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Shoppers lined up to purchase building supplies at the new ReStore in Pittsfield

Habitat ReStore Offers Way to Recycle Building Supplies

By Tammy DanielsiBerkshires Staff
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A shopper searches through lighting supplies at the ReStore on Saturday. Right, cabinet hardware. Sales benefit the Central Berkshire Habitat for Humanity.
PITTSFIELD, Mass. — Everything and the kitchen sink was flying out of the newly opened ReStore last weekend.

The grand opening on Saturday morning pulled in crowds of do-it-yourselfer looking for that perfect cabinet, matching doorknob or sample window at discount prices.

"It's a phenomenal turnout," said Carolyn Valli, director of Central Berkshire Habitat, as shoppers elbowed their way through the aisles. "More than 35 people were lined up at the door when we opened."

The store offers a way for contractors and homeowners to recycle building materials. The shop takes donations of flooring, sinks, doors, windows, lumber, bathtubs, lighting, plumbing and hardware in good condition and resells at it reasonable prices, at least half the retail cost.

It's run by volunteers on a for-profit basis but all the proceeds benefit the nonprofit Habitat For Humanity. The organization builds and renovates houses for those with limited budgets and the sales will help pay for the increasing cost of the building supplies.

It will also help others save money. On Saturday, the inventory in the 6,500-square-foot space ranged from brand-new windows and doors to used granite countertops and salvaged cabinet hardware. A high-end set of 13 painted kitchen cabinets went for $3,000 while one customer walked out with a shelf unit for $5.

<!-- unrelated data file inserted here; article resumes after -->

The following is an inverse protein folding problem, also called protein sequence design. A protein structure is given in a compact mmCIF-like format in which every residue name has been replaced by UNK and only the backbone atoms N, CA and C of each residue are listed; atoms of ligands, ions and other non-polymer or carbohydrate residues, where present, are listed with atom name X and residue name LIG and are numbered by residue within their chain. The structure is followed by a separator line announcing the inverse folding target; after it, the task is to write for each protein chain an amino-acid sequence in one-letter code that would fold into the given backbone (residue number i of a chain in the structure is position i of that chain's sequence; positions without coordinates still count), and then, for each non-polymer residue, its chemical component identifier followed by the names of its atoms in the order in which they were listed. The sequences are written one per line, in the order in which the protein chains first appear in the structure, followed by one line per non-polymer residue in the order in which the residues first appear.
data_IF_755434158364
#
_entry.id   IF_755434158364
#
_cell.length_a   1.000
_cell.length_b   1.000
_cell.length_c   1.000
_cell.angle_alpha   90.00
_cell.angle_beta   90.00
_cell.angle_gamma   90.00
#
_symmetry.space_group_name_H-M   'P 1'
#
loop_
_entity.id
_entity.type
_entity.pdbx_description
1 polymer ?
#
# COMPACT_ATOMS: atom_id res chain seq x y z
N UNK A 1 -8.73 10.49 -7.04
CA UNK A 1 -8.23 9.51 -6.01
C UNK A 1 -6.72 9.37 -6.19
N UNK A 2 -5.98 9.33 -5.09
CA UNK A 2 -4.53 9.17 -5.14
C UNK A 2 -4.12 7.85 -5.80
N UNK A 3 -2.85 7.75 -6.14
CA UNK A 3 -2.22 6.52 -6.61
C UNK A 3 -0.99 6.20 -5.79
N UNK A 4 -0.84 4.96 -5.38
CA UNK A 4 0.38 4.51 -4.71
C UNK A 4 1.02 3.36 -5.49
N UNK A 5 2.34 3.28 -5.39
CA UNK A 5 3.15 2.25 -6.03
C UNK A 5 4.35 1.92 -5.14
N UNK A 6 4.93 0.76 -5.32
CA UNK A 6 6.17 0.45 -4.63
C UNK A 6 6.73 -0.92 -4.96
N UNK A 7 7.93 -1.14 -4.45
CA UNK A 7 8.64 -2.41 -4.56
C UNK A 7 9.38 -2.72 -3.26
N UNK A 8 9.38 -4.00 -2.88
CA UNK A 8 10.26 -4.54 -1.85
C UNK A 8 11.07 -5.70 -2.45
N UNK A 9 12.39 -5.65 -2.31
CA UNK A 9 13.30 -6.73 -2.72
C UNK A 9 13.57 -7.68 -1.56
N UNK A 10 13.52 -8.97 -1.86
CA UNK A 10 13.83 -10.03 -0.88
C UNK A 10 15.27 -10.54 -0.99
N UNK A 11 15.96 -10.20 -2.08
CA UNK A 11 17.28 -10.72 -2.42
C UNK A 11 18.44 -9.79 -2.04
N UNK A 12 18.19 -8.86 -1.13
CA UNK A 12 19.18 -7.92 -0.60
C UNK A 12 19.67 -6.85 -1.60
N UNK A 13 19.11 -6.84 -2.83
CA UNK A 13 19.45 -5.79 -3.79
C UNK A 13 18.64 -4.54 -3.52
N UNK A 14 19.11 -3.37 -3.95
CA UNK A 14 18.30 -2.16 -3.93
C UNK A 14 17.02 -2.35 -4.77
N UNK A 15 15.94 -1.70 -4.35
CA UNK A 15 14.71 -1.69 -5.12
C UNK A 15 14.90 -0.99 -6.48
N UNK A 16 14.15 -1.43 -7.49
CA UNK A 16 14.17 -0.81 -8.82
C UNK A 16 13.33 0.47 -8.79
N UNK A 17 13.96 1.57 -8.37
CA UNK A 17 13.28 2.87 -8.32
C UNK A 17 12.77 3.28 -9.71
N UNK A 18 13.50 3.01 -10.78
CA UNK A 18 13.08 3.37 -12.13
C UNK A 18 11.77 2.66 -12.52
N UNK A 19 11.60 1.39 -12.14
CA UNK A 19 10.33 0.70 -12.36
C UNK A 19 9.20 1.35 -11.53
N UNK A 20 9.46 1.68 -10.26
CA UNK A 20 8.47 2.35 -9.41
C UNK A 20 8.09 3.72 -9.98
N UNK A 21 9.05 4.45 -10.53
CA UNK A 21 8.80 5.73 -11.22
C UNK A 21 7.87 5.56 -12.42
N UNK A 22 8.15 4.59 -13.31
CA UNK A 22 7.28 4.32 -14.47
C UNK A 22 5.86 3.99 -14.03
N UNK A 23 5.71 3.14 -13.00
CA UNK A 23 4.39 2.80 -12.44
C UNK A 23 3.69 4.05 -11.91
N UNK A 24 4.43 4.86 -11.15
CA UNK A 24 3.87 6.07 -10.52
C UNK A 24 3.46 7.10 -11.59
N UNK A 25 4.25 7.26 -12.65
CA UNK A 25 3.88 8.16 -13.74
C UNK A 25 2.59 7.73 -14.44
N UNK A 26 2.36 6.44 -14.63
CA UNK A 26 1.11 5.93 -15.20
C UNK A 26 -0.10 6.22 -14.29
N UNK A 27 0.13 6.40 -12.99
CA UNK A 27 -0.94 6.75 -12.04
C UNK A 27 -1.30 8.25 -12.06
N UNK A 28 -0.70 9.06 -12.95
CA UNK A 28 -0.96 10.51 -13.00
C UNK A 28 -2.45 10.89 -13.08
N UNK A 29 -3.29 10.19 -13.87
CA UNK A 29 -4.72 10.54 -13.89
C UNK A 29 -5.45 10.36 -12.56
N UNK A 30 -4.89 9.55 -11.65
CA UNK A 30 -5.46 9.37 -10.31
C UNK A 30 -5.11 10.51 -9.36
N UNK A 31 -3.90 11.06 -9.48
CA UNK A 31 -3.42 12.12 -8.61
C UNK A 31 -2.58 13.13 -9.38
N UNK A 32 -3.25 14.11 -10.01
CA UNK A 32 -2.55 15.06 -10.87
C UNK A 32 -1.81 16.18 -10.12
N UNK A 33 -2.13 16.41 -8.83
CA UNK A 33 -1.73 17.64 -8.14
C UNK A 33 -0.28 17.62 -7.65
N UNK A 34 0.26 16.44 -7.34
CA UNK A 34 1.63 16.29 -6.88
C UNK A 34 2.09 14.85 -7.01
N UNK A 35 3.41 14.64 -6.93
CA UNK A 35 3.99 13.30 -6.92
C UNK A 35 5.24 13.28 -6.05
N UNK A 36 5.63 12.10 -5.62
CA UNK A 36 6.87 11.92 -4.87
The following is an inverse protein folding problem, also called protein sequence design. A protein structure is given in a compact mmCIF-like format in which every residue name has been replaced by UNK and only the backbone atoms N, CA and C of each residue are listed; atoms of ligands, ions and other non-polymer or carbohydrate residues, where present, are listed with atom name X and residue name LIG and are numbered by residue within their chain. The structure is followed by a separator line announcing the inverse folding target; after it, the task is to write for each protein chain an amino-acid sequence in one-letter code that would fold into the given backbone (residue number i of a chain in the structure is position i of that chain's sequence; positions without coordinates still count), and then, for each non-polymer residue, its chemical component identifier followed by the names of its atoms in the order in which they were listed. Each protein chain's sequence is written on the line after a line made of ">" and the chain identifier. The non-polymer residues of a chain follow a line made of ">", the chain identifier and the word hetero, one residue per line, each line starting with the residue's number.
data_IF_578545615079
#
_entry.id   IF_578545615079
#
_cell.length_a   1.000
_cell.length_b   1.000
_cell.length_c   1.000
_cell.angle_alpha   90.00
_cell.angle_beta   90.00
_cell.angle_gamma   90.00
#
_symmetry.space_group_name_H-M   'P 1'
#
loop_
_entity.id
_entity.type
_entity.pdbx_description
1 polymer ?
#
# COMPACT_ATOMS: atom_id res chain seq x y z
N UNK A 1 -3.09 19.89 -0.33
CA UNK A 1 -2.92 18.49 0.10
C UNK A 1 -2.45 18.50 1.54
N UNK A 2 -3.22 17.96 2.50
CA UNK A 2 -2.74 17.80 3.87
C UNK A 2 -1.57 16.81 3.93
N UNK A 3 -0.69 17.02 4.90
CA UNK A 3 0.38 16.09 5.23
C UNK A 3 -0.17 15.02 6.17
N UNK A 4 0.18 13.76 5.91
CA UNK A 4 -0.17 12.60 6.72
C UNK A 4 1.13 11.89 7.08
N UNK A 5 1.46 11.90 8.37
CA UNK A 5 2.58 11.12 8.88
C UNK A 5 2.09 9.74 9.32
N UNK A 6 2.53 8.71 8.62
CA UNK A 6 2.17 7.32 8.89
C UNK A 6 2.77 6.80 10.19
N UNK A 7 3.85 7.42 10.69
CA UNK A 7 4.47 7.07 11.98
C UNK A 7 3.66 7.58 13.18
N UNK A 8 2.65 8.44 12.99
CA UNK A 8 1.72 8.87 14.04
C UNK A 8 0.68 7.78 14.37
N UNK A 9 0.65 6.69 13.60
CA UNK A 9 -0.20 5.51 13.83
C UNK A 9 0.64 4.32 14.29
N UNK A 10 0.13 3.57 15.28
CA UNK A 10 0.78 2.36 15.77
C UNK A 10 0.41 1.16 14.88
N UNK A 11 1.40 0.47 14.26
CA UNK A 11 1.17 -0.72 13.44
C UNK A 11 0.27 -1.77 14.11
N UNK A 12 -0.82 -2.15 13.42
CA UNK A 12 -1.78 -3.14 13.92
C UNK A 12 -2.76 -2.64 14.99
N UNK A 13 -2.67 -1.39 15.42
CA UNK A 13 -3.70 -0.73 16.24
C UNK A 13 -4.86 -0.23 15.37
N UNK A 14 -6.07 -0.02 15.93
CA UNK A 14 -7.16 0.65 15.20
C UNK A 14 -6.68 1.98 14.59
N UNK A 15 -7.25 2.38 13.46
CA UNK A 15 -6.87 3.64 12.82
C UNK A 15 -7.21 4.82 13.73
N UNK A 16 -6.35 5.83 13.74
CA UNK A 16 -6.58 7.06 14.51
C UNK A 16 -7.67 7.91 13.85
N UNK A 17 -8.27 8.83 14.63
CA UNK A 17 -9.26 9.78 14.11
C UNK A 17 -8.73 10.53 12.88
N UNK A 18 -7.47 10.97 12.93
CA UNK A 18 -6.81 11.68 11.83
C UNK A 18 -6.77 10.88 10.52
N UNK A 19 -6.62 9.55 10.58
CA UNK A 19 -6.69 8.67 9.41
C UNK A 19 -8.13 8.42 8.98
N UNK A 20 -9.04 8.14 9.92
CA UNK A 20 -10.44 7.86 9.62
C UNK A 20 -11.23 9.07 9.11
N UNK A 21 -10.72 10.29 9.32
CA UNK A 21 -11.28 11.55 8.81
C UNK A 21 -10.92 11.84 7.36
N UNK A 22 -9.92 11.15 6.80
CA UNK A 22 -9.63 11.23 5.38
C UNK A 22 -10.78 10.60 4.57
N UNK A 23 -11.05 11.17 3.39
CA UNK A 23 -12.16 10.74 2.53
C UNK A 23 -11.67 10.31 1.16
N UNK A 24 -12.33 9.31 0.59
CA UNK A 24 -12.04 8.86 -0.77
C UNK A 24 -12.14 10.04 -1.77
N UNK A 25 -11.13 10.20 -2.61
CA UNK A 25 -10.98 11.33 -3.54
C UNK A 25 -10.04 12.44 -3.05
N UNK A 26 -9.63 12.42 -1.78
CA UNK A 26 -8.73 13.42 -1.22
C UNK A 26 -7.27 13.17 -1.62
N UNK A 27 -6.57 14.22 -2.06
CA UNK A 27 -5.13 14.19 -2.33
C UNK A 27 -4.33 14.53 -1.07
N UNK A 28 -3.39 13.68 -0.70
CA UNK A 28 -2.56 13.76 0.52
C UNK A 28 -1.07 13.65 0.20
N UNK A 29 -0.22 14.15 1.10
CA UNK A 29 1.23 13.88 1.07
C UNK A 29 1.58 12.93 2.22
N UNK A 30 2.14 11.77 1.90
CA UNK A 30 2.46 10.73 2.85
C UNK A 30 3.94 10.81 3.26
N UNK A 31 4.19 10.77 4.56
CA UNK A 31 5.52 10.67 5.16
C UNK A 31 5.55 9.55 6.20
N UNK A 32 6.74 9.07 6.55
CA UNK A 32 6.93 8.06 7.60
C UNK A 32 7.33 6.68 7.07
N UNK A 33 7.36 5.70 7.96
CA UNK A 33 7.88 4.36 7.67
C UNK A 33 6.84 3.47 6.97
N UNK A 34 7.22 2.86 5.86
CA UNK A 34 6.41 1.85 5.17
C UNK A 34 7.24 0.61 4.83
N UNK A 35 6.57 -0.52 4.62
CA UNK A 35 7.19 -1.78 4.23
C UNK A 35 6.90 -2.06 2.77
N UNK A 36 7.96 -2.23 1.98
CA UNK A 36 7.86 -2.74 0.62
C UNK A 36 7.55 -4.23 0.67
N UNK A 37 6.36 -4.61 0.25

A door is marked sold.
Building materials that might have once wound up at a landfill can now find new life in someone else's home — or rental unit. In fact, a run on kitchen cabinets has left the store's stock depleted, said one volunteer.

Habitat has been gearing up for the opening since last fall, when it announced it would open the ReStore in a vacant warehouse at 70 Jefferson Place.

ReStores have been popping up around the country and in Canada as environmentally responsible ways to recycle materials and provide funding for initiatives such as Habitat. The Springfield ReStore was featured a couple years ago on "This Old House" when it was contracted to "deconstruct" a house in Weston.

Mayor James M. Ruberto, who attended Saturday's ribbon cutting, said the turnout was "a tribute to those who donate so much time and effort to the community."


Plywood to go.
Ward 2 City Councilor Peter White, who was looking for items for his own home redo, said the store was great idea, especially "the fact that this stuff doesn't end up in our landfill."

ReStore doesn't accept everything. Appliances must be in working order and all items must be in good condition. Shag rugs and bits and pieces of lumber or metal won't be accepted. Full kitchen sets are preferred but single cabinets may be accepted.

Volunteers will pick up items but reserve the right to refuse donations. One volunteer said he'd been on several pickups in which the items didn't live up to their descriptions. For a full list of acceptable donations, check the Web site.

To arrange for a pickup, call 413-443-2106. The store is open Fridays and Saturdays from 9 to 4.
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Pittsfield Police Chief Says Too Soon Assess Budget Cut Impact

By Jack GuerinoiBerkshires Staff
PITTSFIELD, Mass. — It's only one month into the fiscal year so it's still not clear how cuts made to the city's police budget will play out. 
 
Police Chief Michael Wynn told the Police Advisory and Review Board that it is still too soon to tell how the reduced budget will affect operations.
 
"It is up in the air we really just got a budget past," Wynn said. "Operationally we really are just getting our feet under us."  
 
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